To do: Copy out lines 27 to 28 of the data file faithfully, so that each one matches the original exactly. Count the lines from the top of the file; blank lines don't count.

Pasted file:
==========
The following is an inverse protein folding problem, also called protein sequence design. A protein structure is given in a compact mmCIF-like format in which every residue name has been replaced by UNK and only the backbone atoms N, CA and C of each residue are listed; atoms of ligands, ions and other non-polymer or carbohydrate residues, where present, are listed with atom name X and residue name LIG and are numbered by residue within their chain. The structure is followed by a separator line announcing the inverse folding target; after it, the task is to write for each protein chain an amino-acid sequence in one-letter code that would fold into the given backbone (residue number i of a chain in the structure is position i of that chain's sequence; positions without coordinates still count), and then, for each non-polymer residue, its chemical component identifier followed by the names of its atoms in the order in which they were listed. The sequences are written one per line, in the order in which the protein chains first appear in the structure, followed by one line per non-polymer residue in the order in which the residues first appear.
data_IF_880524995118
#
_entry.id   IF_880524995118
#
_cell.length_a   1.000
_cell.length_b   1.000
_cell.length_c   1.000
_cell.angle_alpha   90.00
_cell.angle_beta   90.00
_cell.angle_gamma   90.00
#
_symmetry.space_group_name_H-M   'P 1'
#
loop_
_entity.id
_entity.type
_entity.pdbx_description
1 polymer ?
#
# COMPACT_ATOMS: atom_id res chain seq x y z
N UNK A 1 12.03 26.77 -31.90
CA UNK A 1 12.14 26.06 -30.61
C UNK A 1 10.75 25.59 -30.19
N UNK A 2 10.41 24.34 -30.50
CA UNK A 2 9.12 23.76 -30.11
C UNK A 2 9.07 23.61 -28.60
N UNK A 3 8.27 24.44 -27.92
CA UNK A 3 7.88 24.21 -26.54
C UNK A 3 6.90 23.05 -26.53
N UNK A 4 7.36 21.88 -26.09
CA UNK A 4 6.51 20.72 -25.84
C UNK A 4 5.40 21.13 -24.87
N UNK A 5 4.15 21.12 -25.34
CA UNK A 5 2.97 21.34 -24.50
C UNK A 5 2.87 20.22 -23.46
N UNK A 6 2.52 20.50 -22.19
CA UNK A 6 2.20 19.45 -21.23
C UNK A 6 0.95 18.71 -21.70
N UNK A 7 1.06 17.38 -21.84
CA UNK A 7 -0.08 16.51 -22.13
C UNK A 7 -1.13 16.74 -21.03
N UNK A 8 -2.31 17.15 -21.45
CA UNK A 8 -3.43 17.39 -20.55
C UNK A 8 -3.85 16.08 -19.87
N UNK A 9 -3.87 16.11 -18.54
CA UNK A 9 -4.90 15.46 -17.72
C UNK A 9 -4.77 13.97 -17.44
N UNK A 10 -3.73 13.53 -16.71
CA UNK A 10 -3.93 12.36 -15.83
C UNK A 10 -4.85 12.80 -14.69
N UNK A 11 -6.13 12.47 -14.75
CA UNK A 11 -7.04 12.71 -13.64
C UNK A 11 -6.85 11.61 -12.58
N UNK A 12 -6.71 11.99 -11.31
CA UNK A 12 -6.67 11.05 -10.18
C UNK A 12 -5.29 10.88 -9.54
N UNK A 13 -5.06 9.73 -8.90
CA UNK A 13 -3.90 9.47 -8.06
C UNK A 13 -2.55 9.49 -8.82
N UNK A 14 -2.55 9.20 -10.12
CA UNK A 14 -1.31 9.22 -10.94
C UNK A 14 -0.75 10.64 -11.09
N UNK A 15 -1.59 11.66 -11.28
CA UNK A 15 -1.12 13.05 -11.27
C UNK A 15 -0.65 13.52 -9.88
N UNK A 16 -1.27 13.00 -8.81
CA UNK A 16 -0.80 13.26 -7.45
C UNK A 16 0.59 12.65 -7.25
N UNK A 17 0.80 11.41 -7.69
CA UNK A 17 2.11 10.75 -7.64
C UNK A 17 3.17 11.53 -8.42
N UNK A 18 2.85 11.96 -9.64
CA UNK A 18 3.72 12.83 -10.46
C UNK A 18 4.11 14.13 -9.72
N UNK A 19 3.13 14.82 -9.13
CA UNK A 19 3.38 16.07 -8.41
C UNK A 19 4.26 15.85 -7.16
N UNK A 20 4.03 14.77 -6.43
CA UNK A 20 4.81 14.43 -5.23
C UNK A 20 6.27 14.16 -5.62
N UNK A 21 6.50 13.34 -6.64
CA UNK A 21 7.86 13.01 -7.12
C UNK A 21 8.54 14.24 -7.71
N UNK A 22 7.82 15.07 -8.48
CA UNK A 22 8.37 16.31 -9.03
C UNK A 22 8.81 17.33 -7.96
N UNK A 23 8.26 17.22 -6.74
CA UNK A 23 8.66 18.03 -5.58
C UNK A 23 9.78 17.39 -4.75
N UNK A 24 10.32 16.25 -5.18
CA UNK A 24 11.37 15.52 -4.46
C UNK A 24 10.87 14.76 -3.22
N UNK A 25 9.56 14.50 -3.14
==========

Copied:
C UNK A 2 9.07 23.61 -28.60
N UNK A 3 8.27 24.44 -27.92